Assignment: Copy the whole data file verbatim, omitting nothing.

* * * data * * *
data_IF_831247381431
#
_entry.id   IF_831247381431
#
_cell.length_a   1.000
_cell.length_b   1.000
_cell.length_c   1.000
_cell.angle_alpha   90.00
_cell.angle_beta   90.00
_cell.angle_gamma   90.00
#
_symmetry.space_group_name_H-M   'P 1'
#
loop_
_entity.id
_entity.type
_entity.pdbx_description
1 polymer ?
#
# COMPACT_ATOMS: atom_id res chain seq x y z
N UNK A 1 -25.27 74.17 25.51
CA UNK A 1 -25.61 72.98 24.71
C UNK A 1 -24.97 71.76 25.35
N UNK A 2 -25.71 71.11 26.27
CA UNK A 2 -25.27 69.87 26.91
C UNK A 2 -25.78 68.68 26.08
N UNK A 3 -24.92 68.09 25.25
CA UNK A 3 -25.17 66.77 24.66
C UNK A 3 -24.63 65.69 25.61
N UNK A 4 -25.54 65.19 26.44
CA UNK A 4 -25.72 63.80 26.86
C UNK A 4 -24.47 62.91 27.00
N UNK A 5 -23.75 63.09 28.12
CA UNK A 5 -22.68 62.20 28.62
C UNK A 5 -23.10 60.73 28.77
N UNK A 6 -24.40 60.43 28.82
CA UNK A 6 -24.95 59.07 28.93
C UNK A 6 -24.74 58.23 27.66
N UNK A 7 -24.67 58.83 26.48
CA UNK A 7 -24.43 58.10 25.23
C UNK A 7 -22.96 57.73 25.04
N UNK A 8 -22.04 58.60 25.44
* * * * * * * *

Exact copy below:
data_IF_831247381431
#
_entry.id   IF_831247381431
#
_cell.length_a   1.000
_cell.length_b   1.000
_cell.length_c   1.000
_cell.angle_alpha   90.00
_cell.angle_beta   90.00
_cell.angle_gamma   90.00
#
_symmetry.space_group_name_H-M   'P 1'
#
loop_
_entity.id
_entity.type
_entity.pdbx_description
1 polymer ?
#
# COMPACT_ATOMS: atom_id res chain seq x y z
N UNK A 1 -25.27 74.17 25.51
CA UNK A 1 -25.61 72.98 24.71
C UNK A 1 -24.97 71.76 25.35
N UNK A 2 -25.71 71.11 26.27
CA UNK A 2 -25.27 69.87 26.91
C UNK A 2 -25.78 68.68 26.08
N UNK A 3 -24.92 68.09 25.25
CA UNK A 3 -25.17 66.77 24.66
C UNK A 3 -24.63 65.69 25.61
N UNK A 4 -25.54 65.19 26.44
CA UNK A 4 -25.72 63.80 26.86
C UNK A 4 -24.47 62.91 27.00
N UNK A 5 -23.75 63.09 28.12
CA UNK A 5 -22.68 62.20 28.62
C UNK A 5 -23.10 60.73 28.77
N UNK A 6 -24.40 60.43 28.82
CA UNK A 6 -24.95 59.07 28.93
C UNK A 6 -24.74 58.23 27.66
N UNK A 7 -24.67 58.83 26.48
CA UNK A 7 -24.43 58.10 25.23
C UNK A 7 -22.96 57.73 25.04
N UNK A 8 -22.04 58.60 25.44